We are hitting the road and taking our listeners to the 2018 Urban Libraries Council Annual Forum in Baltimore, Maryland. Join us as our hosts interview the Top Library Innovators, starting with Brooklyn Public Library's Teacher Lab.
Like the start of many great ideas, Amy Mikel conceived the concept of Teacher Lab in 2014 while promoting a completely different initiative to local Brooklyn teachers. She quickly discovered that teachers had many questions about the library, the available resources, and how they could use this information to better equip their students. With the steadfast support of her forward-thinking team at Brooklyn Public Library, Amy elevated Teacher Lab from a small experimental program, to a fully-developed online course. Learn how this program was developed over time and most importantly, how your library can create this type of teacher education in your own community.
Jim Heuer [00:00:16] Hey, everybody, this is Jim Heuer and I am the host of the Ingram Library Services Podcast: Two Librarians and A Microphone. I'm here with Donna George, librarian number two, and we are excited because we are recording live at the Urban Library Council Annual Forum in Baltimore, Maryland. Ingram Library Services is a proud sponsor of The Innovation Award that the ULC bestows upon its members, and today we have two librarians from Brooklyn Public Library who have been awarded Top Innovators this year. First, we want to welcome the Chief Librarian from Brooklyn, Nick, welcome.
Nick Higgins [00:00:57] Good to be here.
Jim Heuer [00:00:58] Thank you. As well as the Coordinator of School Outreach, Amy, welcome.
Amy Mikel [00:01:03] So happy to be here, thank you.
Jim Heuer [00:01:06] Alrighty, thank you. What we would like you guys to do is to tell us about your innovation. You won an award in the Education Adults category.
Amy Mikel [00:01:17] That's right.
Jim Heuer [00:01:18] How about you explain that to us or tell us what that award was or what the award signified?
Amy Mikel [00:01:24] Well, the award was for a project called, The Teacher Lab, which is a course for educators, mostly kindergarten through high school educators, about how to use the library. It actually started as a small pilot in 2014. It was originally a two-week course that I held out of The Brooklyn Public Library classroom over the summer, and I had 12 teachers attend. The reason I decided to try this idea is because at the time, I was doing a lot of outreach in schools, promoting something new that we had for teachers. We had a special educator card that we wanted to let teachers know about. I was doing a lot of promotion in the schools about this and then realized that teachers didn't know a lot about the library and I was making a lot of assumptions about what I thought they knew. I decided to launch the summer course to really sit teachers down and talk them through all the things I wished they knew about the library. It was kind of an experiment. I wanted to see if any teachers would give up their time over the summer to sit with me. It went really well the first year. I've refined it a little bit, since it launched five years ago, and it's since been certified with both the city and the state as a professional development workshop for educators. The actual innovation is that last summer, I took the course online. It's an online course now instead of an in-person classroom course. I thought it would translate really well to that environment, and it would help me reach many, many more teachers than I was able to just out of a classroom. In a nutshell, the course covers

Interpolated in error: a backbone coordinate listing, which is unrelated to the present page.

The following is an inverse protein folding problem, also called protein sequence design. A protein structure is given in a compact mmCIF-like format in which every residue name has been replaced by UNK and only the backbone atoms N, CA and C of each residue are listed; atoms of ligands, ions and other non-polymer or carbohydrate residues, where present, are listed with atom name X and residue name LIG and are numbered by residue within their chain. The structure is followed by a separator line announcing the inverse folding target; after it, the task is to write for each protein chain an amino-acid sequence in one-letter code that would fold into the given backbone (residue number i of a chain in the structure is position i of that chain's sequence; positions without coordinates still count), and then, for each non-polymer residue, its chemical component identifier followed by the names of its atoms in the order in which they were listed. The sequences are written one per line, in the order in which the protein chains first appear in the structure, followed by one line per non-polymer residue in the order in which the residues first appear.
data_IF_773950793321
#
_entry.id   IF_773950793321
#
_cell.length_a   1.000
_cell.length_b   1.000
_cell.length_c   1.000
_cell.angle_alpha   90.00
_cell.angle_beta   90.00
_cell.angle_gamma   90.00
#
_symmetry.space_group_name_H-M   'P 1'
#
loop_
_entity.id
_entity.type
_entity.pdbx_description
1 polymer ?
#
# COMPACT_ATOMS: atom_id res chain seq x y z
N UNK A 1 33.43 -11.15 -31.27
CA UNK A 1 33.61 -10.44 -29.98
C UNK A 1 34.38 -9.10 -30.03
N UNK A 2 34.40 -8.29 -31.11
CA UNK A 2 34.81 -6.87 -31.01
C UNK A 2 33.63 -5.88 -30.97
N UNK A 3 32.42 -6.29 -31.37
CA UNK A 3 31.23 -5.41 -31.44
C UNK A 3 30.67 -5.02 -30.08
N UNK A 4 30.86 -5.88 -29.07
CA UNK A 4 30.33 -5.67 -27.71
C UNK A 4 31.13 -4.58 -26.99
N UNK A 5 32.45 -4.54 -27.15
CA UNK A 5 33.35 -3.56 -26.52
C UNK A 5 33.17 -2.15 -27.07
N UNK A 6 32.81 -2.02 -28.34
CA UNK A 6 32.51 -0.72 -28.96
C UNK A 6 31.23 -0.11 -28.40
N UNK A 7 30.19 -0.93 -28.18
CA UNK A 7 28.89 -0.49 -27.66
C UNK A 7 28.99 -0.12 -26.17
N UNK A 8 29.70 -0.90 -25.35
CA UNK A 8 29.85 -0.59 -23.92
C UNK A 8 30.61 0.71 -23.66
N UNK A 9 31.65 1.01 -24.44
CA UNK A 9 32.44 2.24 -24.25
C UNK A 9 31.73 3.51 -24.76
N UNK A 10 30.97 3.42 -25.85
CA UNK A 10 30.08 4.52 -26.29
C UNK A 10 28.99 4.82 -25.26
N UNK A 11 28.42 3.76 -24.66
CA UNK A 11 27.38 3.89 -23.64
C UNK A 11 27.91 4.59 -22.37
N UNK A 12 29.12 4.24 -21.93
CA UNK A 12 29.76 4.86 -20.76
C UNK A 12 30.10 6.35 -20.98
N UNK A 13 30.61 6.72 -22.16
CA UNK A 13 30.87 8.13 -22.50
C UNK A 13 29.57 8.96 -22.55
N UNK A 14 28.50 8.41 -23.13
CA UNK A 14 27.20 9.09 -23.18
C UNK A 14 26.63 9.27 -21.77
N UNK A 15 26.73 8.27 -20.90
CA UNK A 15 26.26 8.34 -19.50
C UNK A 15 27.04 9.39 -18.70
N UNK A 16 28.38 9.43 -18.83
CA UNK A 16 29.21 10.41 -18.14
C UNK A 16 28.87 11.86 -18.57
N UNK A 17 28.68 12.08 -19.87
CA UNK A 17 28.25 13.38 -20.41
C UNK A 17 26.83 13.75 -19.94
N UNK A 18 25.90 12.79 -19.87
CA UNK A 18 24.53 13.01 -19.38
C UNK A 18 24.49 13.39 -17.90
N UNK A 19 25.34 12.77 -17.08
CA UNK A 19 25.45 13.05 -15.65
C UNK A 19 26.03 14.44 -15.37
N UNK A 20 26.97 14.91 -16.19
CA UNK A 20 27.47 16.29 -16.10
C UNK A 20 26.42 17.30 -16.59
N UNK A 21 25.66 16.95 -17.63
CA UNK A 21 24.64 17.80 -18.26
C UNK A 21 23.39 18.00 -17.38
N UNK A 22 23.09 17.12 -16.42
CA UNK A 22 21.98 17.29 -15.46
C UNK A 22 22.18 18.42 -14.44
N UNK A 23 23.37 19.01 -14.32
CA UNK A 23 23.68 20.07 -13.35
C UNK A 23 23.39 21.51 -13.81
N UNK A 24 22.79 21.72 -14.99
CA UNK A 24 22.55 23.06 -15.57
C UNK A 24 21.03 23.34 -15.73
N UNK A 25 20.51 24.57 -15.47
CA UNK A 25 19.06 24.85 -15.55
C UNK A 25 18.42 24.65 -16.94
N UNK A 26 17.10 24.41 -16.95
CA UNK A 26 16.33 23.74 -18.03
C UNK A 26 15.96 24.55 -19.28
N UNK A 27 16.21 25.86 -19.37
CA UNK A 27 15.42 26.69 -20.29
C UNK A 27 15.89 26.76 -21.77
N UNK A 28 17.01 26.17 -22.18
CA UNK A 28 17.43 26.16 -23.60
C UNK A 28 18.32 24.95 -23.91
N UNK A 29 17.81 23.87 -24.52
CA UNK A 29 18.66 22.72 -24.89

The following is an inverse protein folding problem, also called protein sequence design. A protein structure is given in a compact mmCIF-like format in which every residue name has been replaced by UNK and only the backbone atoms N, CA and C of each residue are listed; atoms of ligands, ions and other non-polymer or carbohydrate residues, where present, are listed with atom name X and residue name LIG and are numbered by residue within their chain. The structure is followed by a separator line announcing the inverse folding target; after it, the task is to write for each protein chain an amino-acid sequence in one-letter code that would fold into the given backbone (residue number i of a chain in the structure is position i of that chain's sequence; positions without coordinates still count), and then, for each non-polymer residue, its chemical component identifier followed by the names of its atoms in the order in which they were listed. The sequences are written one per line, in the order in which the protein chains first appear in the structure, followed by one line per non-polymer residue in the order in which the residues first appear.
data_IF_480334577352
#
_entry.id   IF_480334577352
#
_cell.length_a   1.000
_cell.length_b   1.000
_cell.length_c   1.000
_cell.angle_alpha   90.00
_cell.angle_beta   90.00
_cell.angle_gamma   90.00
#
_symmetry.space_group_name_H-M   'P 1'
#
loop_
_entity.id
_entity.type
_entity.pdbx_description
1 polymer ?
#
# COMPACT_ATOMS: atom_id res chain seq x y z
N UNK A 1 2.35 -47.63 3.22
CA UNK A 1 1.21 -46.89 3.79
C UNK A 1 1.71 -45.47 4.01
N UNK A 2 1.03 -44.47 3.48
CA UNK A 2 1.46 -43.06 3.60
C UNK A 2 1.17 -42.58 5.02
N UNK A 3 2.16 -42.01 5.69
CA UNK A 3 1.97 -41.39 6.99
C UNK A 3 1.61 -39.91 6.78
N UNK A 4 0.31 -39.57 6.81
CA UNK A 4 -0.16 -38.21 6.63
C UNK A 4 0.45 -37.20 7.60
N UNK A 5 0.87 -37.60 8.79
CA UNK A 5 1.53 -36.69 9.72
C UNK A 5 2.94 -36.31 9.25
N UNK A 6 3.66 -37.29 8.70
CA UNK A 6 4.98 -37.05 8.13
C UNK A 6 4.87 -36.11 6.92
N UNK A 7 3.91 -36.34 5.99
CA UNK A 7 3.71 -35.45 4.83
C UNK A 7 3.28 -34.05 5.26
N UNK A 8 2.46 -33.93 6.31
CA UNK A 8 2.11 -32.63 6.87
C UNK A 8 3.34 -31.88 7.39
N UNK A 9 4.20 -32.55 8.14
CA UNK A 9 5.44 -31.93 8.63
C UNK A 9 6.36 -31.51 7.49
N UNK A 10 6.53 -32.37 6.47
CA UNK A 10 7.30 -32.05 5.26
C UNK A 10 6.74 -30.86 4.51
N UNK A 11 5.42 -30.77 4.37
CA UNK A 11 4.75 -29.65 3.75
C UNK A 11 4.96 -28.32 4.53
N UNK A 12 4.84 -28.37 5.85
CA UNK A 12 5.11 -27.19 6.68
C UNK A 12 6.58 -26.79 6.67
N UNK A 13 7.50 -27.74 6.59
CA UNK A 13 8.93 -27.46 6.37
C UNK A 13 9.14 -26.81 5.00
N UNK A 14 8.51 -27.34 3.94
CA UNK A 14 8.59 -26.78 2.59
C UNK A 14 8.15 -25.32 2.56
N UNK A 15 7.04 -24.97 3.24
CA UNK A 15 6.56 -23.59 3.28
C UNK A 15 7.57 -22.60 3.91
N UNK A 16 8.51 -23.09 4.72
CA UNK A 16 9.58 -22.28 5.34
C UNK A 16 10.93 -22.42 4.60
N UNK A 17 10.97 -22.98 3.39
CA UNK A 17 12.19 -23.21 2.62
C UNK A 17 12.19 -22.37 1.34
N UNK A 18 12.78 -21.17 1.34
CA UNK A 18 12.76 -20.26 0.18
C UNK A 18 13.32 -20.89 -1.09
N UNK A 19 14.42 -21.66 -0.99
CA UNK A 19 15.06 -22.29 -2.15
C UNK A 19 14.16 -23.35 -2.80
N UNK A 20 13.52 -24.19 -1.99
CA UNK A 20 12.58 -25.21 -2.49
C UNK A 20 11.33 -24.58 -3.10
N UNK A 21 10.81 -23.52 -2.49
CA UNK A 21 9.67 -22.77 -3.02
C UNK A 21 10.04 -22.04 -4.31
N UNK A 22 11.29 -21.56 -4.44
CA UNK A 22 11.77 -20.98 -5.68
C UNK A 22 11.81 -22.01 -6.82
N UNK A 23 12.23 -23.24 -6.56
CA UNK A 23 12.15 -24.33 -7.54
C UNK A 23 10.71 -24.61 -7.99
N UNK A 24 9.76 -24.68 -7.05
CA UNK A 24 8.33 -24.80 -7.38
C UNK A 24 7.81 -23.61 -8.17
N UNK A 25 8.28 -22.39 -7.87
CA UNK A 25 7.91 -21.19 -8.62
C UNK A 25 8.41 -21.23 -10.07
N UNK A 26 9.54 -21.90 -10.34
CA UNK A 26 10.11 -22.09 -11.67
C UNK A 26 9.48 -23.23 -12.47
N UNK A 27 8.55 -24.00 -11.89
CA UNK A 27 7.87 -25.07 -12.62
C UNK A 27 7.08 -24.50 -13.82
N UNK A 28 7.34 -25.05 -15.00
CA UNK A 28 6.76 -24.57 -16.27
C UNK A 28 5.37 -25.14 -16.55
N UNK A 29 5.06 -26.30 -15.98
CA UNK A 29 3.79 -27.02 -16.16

Amy Mikel [00:03:05] many library and research fundamentals. We talk about the basics of what a modern library does, the programs and services that we provide, how to use the online catalog, how our library collection is organized, how do all those books get there, and how do they move around the system, that kind of thing. How to use our awesome online resource, our databases, and then we move a little bit more into our more general information. We talk about using the open web, like Google and Wikipedia, how to analyze a resource for accuracy, credibility, talk a lot about that, how to cite your sources correctly, all of these things that teachers have to know how to do for themselves and they need to know how to teach students how to do this, too. The online format's been really great, it's allowed me to offer the course year-round in an on-going basis, and the teachers can do this on their own time, they can complete the course work in a sort of a self-paced method, and then they earn professional development at the end of the day when they complete the course. That's been really great. It's been great because what is happening with teachers, is the information world is speeding up and the teachers need a lot of help navigating this world. The thing is, they have a very can-do attitude about this, they're willing to try and they're doing the best they can, but they don't have very good information literacy skills because they haven't been taught how to use these skills, and they don't know what resources